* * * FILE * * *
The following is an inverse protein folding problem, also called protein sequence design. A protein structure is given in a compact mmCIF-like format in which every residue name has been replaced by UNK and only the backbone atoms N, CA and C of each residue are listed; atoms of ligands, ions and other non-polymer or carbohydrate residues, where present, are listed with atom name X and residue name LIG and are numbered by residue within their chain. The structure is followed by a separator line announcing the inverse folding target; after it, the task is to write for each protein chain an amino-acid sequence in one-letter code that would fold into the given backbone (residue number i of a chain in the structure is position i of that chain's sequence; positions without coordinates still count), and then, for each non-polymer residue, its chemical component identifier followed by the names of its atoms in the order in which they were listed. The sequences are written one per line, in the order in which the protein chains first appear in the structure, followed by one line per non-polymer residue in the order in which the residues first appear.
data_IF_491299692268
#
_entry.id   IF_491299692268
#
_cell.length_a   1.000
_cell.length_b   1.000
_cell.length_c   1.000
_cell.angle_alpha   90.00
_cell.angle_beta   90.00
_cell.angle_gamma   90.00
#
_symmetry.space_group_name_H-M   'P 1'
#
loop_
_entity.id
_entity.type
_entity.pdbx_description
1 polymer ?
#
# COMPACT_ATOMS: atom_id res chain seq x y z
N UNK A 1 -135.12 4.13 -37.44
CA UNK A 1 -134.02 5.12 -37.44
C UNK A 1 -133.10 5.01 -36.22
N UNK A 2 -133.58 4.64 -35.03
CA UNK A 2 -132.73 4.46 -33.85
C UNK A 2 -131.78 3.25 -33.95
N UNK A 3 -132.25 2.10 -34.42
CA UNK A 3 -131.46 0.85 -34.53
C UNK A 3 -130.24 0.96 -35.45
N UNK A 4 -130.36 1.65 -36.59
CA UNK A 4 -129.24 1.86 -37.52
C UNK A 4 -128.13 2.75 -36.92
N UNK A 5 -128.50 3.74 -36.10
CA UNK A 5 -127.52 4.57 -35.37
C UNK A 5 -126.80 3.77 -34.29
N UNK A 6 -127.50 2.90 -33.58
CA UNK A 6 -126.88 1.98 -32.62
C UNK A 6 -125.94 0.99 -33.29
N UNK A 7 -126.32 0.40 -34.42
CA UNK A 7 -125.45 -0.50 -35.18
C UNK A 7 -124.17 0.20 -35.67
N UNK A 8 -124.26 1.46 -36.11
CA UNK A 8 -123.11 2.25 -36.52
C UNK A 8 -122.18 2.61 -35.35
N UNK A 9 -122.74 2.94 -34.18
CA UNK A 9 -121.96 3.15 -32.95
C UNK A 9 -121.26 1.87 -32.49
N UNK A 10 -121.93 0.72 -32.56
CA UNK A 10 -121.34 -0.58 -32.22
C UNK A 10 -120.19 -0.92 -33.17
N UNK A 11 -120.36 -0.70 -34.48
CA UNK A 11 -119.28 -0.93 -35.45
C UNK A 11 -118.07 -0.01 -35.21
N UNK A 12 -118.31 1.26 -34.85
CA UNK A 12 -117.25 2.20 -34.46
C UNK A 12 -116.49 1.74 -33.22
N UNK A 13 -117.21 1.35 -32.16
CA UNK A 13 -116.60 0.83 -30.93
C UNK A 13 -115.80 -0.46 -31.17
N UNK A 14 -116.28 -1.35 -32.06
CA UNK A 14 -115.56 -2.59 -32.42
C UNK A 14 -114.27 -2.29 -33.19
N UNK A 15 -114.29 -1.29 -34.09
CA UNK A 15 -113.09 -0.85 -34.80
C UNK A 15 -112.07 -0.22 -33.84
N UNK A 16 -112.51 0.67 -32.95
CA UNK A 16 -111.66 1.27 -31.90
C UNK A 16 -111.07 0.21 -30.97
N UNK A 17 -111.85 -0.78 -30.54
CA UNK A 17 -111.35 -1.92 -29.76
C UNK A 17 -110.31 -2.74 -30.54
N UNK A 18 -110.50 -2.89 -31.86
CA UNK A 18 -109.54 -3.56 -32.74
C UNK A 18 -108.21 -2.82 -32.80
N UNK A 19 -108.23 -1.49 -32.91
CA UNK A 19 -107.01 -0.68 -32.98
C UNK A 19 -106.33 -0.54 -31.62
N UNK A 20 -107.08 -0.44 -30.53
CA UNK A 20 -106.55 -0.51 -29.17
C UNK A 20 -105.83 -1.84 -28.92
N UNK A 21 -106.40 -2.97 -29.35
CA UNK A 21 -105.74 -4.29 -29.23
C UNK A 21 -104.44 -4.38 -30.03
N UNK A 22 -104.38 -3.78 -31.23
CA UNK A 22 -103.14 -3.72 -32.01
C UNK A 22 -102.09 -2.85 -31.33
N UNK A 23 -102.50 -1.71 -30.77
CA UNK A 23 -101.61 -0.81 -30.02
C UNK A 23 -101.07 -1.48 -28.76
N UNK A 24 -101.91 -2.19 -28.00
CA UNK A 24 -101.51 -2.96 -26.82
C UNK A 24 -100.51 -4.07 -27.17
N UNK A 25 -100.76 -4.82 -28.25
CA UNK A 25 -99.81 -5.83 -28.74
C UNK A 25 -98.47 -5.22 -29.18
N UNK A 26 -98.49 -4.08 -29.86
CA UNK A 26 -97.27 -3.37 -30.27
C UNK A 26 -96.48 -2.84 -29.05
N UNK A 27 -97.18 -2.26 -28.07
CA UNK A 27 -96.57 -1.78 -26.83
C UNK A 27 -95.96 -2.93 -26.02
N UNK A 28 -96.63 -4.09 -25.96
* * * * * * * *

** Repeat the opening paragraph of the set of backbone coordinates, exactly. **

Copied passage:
The following is an inverse protein folding problem, also called protein sequence design. A protein structure is given in a compact mmCIF-like format in which every residue name has been replaced by UNK and only the backbone atoms N, CA and C of each residue are listed; atoms of ligands, ions and other non-polymer or carbohydrate residues, where present, are listed with atom name X and residue name LIG and are numbered by residue within their chain. The structure is followed by a separator line announcing the inverse folding target; after it, the task is to write for each protein chain an amino-acid sequence in one-letter code that would fold into the given backbone (residue number i of a chain in the structure is position i of that chain's sequence; positions without coordinates still count), and then, for each non-polymer residue, its chemical component identifier followed by the names of its atoms in the order in which they were listed. The sequences are written one per line, in the order in which the protein chains first appear in the structure, followed by one line per non-polymer residue in the order in which the residues first appear.